Sheena Iyengar

Sure. “How do I create a substitute for meat that people want to eat?” And we already see companies doing that.

Pete Mockaitis

Well, let me get your take on this one. “How do I create market incentives for automakers to reduce their emissions?” How’s that feel? Pros, cons.

Sheena Iyengar

So, for that one, you have to first know, “Is the problem emanating from the car companies or from the buyers?”

Pete Mockaitis

Oh, got you. Yes, so there’s a solution or assumption embedded in it.

Sheena Iyengar
Yeah.

Pete Mockaitis

Okay. So, it sounds like choosing the problem, we’ve got to do some homework before we can even hope to make a statement that is a good choice. Is that fair to say?

Sheena Iyengar

You’re going to do a lot of work, and you’re going to probably keep tweaking and tweaking and tweaking the problem you’re trying to solve till the very end.

Pete Mockaitis

Okay.

Sheena Iyengar

It’s just like writing a paper. You often write your first sentence at the very end.

Pete Mockaitis

Understood.

Sheena Iyengar

Although you knew what it was, generally speaking, at the very beginning, and you keep writing towards it, but you’re still tweaking.

Pete Mockaitis

Okey-dokey.

Sheena Iyengar

So, then just like Nancy Johnson, after you’ve defined the problem, you then break it down into its most important subparts. Now, every problem has many, many layers, so you’ve got to be able to identify the most important ones. And I say somewhere between three and five, sometimes I let you go up to six, but beyond that it’s cognitively paralyzing so you’re not going to do a good job. You’ve got to make this doable.

Actually, the way to think about Think Bigger is that there are, essentially, two tools. The first is a choice map, and the second is what we call the big picture, it’s where you compare wants. And so, the choice map is where you define your problem, you break it down. And then for every subproblem that you have, you then go search. You search first in industry, and then you search across to many other industries that have nothing to do with your industry, but you’re searching for the way in which they have solved for an analogous problem.

“What other objects do people use to keep liquid cold?” for example. “What other sorts of backbreaking labor is there that has the problem of things getting lumpy?” Another example. So, you look in totally different industries that have to deal with an analogous problem, and you see what they’re doing, and then you obviously have to, in some ways, adapt or edit their tactic but you’re importing it in.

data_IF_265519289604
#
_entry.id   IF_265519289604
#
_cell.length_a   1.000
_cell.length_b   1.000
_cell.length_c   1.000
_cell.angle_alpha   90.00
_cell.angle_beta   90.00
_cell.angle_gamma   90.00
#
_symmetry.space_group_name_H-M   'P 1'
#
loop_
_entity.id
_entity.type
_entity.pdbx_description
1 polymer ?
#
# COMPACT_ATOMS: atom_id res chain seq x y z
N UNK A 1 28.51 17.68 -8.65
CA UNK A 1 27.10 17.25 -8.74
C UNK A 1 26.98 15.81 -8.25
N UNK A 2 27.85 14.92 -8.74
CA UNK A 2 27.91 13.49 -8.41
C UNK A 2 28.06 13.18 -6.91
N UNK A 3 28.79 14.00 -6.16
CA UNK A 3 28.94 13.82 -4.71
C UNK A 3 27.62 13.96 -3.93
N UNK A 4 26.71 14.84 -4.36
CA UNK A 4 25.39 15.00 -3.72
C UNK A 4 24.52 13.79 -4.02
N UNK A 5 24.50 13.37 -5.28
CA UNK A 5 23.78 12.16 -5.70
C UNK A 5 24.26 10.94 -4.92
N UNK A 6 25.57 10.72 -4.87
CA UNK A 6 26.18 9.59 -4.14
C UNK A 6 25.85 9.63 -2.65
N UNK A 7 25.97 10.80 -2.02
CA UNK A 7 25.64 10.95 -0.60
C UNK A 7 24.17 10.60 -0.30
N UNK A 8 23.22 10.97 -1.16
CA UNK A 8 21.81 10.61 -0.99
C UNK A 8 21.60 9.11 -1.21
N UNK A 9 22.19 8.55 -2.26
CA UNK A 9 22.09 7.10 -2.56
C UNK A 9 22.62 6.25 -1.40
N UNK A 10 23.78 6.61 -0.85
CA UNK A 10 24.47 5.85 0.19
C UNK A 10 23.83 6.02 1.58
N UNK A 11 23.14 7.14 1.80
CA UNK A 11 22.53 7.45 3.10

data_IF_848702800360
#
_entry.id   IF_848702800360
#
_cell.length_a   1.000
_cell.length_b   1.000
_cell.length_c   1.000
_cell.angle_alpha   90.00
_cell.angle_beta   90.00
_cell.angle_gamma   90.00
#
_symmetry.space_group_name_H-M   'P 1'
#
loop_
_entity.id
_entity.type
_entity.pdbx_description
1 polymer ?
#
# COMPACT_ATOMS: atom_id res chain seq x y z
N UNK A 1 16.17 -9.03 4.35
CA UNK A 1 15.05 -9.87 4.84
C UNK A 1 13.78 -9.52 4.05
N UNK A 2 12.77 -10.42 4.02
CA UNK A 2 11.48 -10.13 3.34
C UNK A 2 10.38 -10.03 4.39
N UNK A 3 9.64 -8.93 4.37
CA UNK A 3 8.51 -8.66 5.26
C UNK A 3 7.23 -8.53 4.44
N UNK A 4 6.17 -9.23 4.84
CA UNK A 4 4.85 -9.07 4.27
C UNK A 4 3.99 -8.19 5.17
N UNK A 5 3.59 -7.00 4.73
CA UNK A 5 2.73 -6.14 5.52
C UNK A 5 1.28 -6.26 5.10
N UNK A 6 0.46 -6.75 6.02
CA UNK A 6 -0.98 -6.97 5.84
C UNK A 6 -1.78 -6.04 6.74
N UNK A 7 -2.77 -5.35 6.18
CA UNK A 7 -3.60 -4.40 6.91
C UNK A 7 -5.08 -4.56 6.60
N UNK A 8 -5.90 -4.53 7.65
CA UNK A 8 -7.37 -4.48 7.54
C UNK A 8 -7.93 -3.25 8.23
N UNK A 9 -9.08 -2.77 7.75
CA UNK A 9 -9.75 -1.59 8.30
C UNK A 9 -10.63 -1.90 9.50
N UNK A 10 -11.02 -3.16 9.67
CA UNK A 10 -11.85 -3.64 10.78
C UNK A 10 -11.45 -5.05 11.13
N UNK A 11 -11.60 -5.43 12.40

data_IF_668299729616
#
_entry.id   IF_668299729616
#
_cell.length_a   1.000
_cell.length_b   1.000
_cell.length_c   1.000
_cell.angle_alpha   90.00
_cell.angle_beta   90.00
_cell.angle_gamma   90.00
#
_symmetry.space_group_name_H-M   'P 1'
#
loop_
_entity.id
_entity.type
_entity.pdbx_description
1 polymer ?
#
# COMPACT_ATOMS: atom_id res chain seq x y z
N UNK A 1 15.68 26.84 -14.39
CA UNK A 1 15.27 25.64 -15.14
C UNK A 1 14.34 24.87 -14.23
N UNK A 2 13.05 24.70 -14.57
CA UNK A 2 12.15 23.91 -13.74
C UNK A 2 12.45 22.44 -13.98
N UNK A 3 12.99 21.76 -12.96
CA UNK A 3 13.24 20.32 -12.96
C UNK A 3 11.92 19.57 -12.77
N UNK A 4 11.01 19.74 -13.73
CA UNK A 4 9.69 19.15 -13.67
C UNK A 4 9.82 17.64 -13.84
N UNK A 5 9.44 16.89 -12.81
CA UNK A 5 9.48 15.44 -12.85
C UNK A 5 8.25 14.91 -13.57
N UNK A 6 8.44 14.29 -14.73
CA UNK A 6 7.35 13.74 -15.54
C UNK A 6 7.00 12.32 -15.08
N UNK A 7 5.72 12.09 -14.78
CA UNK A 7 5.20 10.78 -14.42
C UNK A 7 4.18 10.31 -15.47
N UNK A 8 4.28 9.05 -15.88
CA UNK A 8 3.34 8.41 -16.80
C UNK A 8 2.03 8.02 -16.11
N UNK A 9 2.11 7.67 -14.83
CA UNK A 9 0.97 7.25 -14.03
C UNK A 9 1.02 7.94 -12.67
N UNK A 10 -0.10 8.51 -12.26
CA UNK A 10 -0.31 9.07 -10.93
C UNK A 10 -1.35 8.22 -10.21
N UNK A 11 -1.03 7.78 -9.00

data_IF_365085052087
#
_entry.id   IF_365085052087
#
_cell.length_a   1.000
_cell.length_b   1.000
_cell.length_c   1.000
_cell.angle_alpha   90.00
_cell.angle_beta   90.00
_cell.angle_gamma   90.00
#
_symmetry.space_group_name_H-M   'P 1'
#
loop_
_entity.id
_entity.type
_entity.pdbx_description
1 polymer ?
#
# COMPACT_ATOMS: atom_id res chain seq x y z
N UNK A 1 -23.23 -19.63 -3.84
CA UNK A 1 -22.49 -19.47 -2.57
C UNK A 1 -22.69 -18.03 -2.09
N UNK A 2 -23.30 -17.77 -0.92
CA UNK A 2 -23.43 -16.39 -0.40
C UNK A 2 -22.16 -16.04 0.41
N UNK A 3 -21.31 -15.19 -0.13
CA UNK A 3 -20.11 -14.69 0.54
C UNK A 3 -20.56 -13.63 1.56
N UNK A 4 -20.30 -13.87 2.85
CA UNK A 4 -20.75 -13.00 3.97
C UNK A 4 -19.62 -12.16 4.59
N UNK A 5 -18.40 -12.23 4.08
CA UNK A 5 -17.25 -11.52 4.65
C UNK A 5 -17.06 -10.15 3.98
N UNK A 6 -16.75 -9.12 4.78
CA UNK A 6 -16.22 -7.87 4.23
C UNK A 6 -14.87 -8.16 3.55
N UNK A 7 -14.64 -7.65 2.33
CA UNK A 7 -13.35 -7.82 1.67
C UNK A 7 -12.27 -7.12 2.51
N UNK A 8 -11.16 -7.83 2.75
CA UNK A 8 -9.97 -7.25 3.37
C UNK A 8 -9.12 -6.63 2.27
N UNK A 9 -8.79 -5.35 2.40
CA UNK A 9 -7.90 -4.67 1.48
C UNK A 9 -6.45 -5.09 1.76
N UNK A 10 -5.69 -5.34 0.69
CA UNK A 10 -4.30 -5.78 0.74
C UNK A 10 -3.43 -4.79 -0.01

And so, you do that for every subproblem. You’re searching. So, we often think that the part of ideation is just sitting there and reflecting. I’m not doing that. I’m saying the actual ideation process itself is its own exercise, a mental exercise. And so, you create a choice map where you have your problem, you break it down, and for each subproblem, you find ways of solving it that has worked in the past. And now you combine those tactics, just like Nancy Johnson did to create a machine. That’s how you have your greatest innovations.

That’s true whether you’re looking at Nancy Johnson’s ice cream machine, or Henry Ford’s car, or Netflix, or Amazon, or Paul McCartney’s great song “Yesterday.”

Pete Mockaitis

That’s intriguing. So, songwriting, you follow the same process.

Sheena Iyengar

It’s the same thing, yes. Most innovators though are not being as deliberative as I’m saying. Most innovators are doing what I’m talking about subconsciously. What Think Bigger is about is making you more conscious so that you can do it whenever you want. You can do it on command, and you can practice it and get better and better and better at it.

Pete Mockaitis

Well, I’m really intrigued with the example of a song. Can you walk us through how those steps apply when the innovation doesn’t feel so much like a patent or invention but a work of words put together?

Sheena Iyengar

Let’s take something that’s a little more visual that might be easier to explain. So, let’s take, say you want an example from, say, Picasso or Lady Liberty, let’s take Lady Liberty since that’s a piece of art that everybody, no matter where in the globe, would have seen. So, everybody knows the Statue of Liberty.

And we love the Statue of Liberty for all that she stands for and what she means, etc. Now, we assume that the person who made her was a genius, and certainly what he did and what he created, ultimately, is a masterpiece. But how did Frederic Bartholdi get the idea? So, I’m going to strip away, I’m not going to tell his life story, I’m not going to tell you all the hardships and struggles he had. I’m just going to answer the question, “How did he get his idea?”

So, he loved the massive sculptures that were guarding the Egyptian tombs so much so that we have seen earlier drawings of a big lady dressed in robes, carrying a light that he wanted to be made for the Suez Canal entrance. So, Lady Liberty kind of has that feeling to her. There was, at the time, when he was building Lady Liberty, a very famous painting in Paris by a painter by the name of Lefebvre called “La Verite,” “The Lady of Truth.”

There was also Libertas, the Roman goddess who was on every five Franc coin at the time when Frederic Bartholdi was making Lady Liberty. And so, you now have Lady Liberty, the posture which we get from “La Verite,” Libertas, which was how he get the crown. Now what about the face? The face of Lady Liberty, there’s many poems written about those eyes that are inscrutable yet kind. That face was that of his mother.